The name is Shula, as in coaching dean Don Shula. Now it also means the youngest coach in the NFL and sets the stage for the NFL's first father-son matchup the next time the Cincinnati Bengals play the Miami Dolphins.
The Bengals on Friday chose David Shula as their new coach, making Don Shula's 32-year-old son the youngest coach in league history. Shula succeeds Sam Wyche, whose eight-year tenure ended Tuesday.
"I talked to my father several times in recent days, and he's very excited for me," David Shula said. "He kidded me, he said: 'You know you're going to break my record, don't you?' And I really hadn't thought about it at the time. He said: 'You're going to be the youngest head coach ever hired in the National Football League.'
"But he said: 'I'm all for you. The next record I hope you break is 300 wins.' I said I want to get one win first, and then we'll think about 300."
That victory probably won't come at his father's expense. The Bengals and Dolphins are not scheduled to play in 1992. Any meeting next season would have to come in the playoffs.
But before that, David Shula has a tough job ahead. The Bengals were 3-13--the worst record in franchise history. And they also had the league's worst defense.
Shula, the Bengals' wide receivers coach last season, has a simple game plan.
"My goals are simple: to win the Central Division, and if we don't win the Central Division, to qualify for the playoffs. And once in the playoffs, to win the Super Bowl," he said.
Boomer Esiason, critical of the Bengals for ousting Wyche, said he was relieved that the Bengals' basic offense will be retained.
"I can't tell you how happy I am that the same playbook is going to be there for the offense," Esiason said. "And I think that's really the key for us on offense."
A former wide receiver at Dartmouth, Shula has plenty of NFL experience.
"Some people are going to think that David is a little young to be an NFL head coach," Bengal General Manager Mike Brown said. "But you should bear in mind that he has been an NFL assistant for 10 years. Not only that, my first recollection of him is as a young boy on the sideline down at Miami next to his dad, taking down the plays during the game, keeping notes that way."
Shula's worked from 1982-88 as an assistant to his father, then spent two years with the Dallas Cowboys before joining the Bengals in January.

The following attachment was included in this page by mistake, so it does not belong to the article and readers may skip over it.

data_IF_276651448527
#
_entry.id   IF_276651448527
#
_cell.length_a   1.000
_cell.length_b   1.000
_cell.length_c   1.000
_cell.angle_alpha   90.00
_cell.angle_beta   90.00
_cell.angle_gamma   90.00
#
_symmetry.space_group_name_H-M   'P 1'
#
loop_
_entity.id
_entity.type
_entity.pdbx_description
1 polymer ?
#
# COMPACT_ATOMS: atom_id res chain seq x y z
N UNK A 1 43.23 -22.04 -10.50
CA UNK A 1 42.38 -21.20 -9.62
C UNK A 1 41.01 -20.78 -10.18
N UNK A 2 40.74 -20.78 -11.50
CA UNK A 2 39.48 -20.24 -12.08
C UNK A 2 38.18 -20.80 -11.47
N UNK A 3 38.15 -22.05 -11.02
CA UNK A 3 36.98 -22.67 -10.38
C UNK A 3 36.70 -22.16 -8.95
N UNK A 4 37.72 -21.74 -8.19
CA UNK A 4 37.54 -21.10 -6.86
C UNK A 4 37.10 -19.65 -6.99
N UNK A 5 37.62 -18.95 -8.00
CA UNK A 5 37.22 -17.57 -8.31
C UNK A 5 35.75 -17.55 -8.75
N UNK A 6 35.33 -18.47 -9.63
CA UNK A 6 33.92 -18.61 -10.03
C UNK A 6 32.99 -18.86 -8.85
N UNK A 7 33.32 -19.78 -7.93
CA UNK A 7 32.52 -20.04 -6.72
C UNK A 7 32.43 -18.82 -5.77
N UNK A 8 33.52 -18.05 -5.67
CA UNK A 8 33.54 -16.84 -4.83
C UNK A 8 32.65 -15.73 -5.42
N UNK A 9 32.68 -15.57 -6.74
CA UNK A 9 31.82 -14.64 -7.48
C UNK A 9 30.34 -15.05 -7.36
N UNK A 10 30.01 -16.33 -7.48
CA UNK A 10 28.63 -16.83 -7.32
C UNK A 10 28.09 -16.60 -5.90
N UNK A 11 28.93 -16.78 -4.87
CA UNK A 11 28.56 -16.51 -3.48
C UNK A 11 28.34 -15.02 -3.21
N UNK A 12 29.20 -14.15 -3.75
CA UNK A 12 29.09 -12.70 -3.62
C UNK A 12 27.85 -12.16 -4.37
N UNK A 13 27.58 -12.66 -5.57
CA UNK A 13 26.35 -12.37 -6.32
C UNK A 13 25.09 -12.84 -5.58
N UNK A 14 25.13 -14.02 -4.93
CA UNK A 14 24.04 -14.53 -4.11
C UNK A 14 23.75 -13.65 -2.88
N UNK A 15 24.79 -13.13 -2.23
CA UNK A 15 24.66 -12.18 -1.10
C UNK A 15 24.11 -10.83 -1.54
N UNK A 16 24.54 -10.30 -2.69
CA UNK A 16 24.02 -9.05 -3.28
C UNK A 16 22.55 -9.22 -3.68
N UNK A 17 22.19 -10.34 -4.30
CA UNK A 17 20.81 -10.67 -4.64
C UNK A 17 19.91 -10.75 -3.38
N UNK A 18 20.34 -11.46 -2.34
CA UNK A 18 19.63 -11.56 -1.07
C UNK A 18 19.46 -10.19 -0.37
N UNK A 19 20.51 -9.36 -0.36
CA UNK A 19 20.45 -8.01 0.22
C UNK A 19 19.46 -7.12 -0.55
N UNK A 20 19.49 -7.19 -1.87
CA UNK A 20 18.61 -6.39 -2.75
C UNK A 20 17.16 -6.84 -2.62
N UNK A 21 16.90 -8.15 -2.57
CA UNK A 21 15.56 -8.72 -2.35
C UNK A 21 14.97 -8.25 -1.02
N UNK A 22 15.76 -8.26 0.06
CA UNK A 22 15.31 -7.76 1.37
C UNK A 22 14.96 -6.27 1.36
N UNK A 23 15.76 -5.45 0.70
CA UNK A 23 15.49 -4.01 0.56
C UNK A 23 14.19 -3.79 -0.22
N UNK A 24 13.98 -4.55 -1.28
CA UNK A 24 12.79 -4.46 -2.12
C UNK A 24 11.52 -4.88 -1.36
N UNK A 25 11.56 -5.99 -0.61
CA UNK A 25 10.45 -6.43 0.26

Brown said Shula has a three-year contract but declined to discuss salary.
With the Shula name, there has always been added pressure on David to excel. Don Shula, with 306 victories, is the winningest active coach in the NFL.
"There's certainly going to be pressure, with what's happening in the NFL in the coaching ranks," Don Shula said. "I don't know how you can get any more pressure than what you have now."
Shula follows in his father's footsteps as being a young head coach. Don Shula was the league's youngest coach when he got the top job with the Baltimore Colts in 1963 at age 33.
John Madden was 32 years 10 months old when he became head coach of the Oakland Raiders in 1969. Shula is three months younger.
Brown acknowledged the close ties between his family and the Shulas. Don Shula once played defensive back for Paul Brown with the Cleveland Browns.
"He comes from a distinguished football family, and some us don't hold that against him," said Brown.
"I guess it's up to David to prove how smart I am."
Youngest NFL Coaches
The youngest coaches in the modern era of the NFL, including their age at the time of their appointment.
COACH TEAM AGE David Shula Cincinnati 32 John Madden Raiders 32 Don Shula Baltimore Colts 33 Mike Shanahan Raiders 36 Tom Landry Dallas 36 Chuck Noll Pittsburgh 37 Dan Reeves Denver 37 Les Steckel Minnesota 38 Ray Perkins New York Giants 38 Bill Belichick Cleveland 38 Sam Wyche Cincinnati 39 Al Saunders San Diego 39 Dick Vermeil Philadelphia 39
Note: David Shula's age at his head coach appointment was 32 years 7 months. John Madden's was 32 years 10 months.